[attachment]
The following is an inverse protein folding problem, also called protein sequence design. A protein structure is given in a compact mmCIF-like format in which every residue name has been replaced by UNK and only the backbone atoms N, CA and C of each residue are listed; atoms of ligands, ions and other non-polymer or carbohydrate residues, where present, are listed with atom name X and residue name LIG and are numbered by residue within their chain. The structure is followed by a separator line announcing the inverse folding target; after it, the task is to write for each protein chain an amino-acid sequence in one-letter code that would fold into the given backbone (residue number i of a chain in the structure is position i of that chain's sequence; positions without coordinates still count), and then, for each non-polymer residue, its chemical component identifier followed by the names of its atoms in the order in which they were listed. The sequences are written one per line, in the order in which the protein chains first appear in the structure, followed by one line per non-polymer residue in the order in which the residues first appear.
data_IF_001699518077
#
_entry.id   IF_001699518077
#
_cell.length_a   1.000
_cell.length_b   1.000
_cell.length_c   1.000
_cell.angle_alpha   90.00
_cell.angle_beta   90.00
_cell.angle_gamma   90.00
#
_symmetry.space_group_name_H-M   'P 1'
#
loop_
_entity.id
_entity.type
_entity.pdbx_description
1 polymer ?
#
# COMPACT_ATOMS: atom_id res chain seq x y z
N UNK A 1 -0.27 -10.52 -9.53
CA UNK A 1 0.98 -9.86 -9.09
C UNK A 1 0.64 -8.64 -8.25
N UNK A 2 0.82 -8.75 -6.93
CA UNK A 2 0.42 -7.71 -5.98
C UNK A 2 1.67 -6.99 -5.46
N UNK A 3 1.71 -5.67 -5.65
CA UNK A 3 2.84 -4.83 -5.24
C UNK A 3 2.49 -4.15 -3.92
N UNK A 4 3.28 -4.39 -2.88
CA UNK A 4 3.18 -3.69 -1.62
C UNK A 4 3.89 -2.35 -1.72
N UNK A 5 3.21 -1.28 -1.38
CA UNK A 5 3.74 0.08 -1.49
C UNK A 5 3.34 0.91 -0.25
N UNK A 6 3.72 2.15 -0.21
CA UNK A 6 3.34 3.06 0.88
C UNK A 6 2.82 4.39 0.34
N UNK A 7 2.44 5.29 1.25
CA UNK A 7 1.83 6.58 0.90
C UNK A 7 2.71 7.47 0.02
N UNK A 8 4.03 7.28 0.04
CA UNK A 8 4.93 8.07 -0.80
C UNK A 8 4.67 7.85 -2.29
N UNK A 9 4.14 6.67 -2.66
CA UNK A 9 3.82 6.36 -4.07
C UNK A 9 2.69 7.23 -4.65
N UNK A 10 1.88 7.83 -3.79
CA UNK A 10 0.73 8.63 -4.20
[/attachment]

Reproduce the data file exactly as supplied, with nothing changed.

The following is an inverse protein folding problem, also called protein sequence design. A protein structure is given in a compact mmCIF-like format in which every residue name has been replaced by UNK and only the backbone atoms N, CA and C of each residue are listed; atoms of ligands, ions and other non-polymer or carbohydrate residues, where present, are listed with atom name X and residue name LIG and are numbered by residue within their chain. The structure is followed by a separator line announcing the inverse folding target; after it, the task is to write for each protein chain an amino-acid sequence in one-letter code that would fold into the given backbone (residue number i of a chain in the structure is position i of that chain's sequence; positions without coordinates still count), and then, for each non-polymer residue, its chemical component identifier followed by the names of its atoms in the order in which they were listed. The sequences are written one per line, in the order in which the protein chains first appear in the structure, followed by one line per non-polymer residue in the order in which the residues first appear.
data_IF_001699518077
#
_entry.id   IF_001699518077
#
_cell.length_a   1.000
_cell.length_b   1.000
_cell.length_c   1.000
_cell.angle_alpha   90.00
_cell.angle_beta   90.00
_cell.angle_gamma   90.00
#
_symmetry.space_group_name_H-M   'P 1'
#
loop_
_entity.id
_entity.type
_entity.pdbx_description
1 polymer ?
#
# COMPACT_ATOMS: atom_id res chain seq x y z
N UNK A 1 -0.27 -10.52 -9.53
CA UNK A 1 0.98 -9.86 -9.09
C UNK A 1 0.64 -8.64 -8.25
N UNK A 2 0.82 -8.75 -6.93
CA UNK A 2 0.42 -7.71 -5.98
C UNK A 2 1.67 -6.99 -5.46
N UNK A 3 1.71 -5.67 -5.65
CA UNK A 3 2.84 -4.83 -5.24
C UNK A 3 2.49 -4.15 -3.92
N UNK A 4 3.28 -4.39 -2.88
CA UNK A 4 3.18 -3.69 -1.62
C UNK A 4 3.89 -2.35 -1.72
N UNK A 5 3.21 -1.28 -1.38
CA UNK A 5 3.74 0.08 -1.49
C UNK A 5 3.34 0.91 -0.25
N UNK A 6 3.72 2.15 -0.21
CA UNK A 6 3.34 3.06 0.88
C UNK A 6 2.82 4.39 0.34
N UNK A 7 2.44 5.29 1.25
CA UNK A 7 1.83 6.58 0.90
C UNK A 7 2.71 7.47 0.02
N UNK A 8 4.03 7.28 0.04
CA UNK A 8 4.93 8.07 -0.80
C UNK A 8 4.67 7.85 -2.29
N UNK A 9 4.14 6.67 -2.66
CA UNK A 9 3.82 6.36 -4.07
C UNK A 9 2.69 7.23 -4.65
N UNK A 10 1.88 7.83 -3.79
CA UNK A 10 0.73 8.63 -4.20